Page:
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Premier Inc. is reporting today that the Centers for Disease Control and Prevention (CDC) has launched a new email and telephone-based Clinicians Consultation Network service to assist clinicians treating patients who received injections with the contaminated steroid medication. In addition, CDC is alerting clinicians of two unusual clinical complications - epidural abscess and arachnoiditis - among a portion of patients undergoing treatment for meningitis associated with injections of a contaminated steroid medication, preservative-free methylprednisolone acetate.
Beginning on Nov. 6, CDC is establishing a volunteer Clinicians Consultation Network of experts in fungal disease treatment and management to assist physicians who are directly involved in the treatment of patients associated with the current outbreak of fungal meningitis and other infections. Through this service, doctors who are treating patients will be able to consult by telephone or email with one of a group of participating infectious disease medical experts. To access the service, physicians should call 1-800-CDC-INFO (1-800-232-4636) and then select the appropriate prompts (e.g., "1" for English, "1" for Clinician). A CDC-INFO call agent will verify each physician's role in direct patient management. After this verification, the calling physician will be referred to the Clinicians Consultation Network. The Network consultants have entered into volunteer agreements with CDC to provide this consultation service to treating physicians. There is no charge for the consultation. The consultants will report their findings to CDC, which may provide valuable information for the response to the outbreak. Operating hours for the service are the same as those for CDC-INFO: 8:00 am to 8:00 p.m. Monday through Friday ET, except federal holidays.Â For questions about the Clinicians Consultation Network, contact CDC-INFO (1-800-232-4636).
During the course of this investigation, the CDC has worked closely with a group of fungal infectious disease experts who provided their individual input to help CDC develop interim guidance and other information about clinical aspects of the outbreak, including patient management and treatment. The guidance documents have been updated regularly as CDC and its partners have learned more about the outbreak; the latest versions are available on CDC's outbreak-related Clinician Guidance webpage at: http://www.cdc.gov/hai/outbreaks/clinicians/index.html.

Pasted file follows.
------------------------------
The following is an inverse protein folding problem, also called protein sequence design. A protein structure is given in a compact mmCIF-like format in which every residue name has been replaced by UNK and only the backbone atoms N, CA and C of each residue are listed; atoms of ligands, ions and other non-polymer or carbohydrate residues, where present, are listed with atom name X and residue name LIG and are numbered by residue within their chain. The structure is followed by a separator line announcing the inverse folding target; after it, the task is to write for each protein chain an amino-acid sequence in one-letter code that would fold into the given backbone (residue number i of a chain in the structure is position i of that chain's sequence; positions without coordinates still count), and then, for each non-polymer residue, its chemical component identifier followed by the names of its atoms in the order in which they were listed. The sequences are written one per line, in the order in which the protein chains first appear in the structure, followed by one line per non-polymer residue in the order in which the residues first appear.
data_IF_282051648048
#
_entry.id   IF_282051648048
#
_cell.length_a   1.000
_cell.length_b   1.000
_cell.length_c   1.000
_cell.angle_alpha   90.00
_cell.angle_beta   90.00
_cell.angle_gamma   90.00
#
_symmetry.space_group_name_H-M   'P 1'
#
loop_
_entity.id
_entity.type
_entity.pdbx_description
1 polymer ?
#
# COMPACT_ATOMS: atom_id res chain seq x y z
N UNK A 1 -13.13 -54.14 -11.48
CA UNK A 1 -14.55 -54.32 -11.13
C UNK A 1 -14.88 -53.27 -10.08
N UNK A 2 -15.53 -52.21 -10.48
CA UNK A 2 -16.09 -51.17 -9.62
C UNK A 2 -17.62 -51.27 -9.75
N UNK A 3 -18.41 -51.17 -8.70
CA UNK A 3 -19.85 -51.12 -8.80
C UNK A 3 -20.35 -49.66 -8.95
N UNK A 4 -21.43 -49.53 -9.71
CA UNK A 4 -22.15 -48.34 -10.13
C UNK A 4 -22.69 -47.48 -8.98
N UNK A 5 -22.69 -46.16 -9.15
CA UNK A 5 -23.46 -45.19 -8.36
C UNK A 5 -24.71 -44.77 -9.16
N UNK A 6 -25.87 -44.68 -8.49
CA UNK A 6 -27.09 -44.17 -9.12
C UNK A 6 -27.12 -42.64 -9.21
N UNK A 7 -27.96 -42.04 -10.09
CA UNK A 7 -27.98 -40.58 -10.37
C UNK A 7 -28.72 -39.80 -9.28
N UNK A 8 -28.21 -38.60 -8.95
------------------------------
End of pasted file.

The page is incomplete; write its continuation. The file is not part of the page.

The CDC has also advised that healthcare providers involved in the treatment of these patients consult with an infectious disease medical specialist because of the diagnostic and clinical challenges presented by these fungal infections.
CDC has recently become aware of reports of epidural abscess and arachnoiditis among a number of patients undergoing treatment for fungal meningitis associated with injections of contaminated steroid. Spinal epidural abscesses are characterized by inflammation and a collection of pus around the spine, sometimes resulting in swelling of the infected areas (though several recently reported patients with this condition had no detectable swelling). Arachnoiditis is caused by inflammation of the arachnoid, one of the membranes that surround and protect the nerves of the spinal cord. Both conditions are normally rare but serious disorders that require prompt medical attention. Most of these early reports have been for patients in Michigan and Tennessee, but other states have reported patients with these conditions as well. CDC is working with clinicians and public health officials to obtain more information and refine its clinical guidance as needed.
For additional information about the outbreak of fungal meningitis and other infections, see the CDC's website at: http://www.cdc.gov/hai/outbreaks/meningitis.html.
Source: Premier, Inc.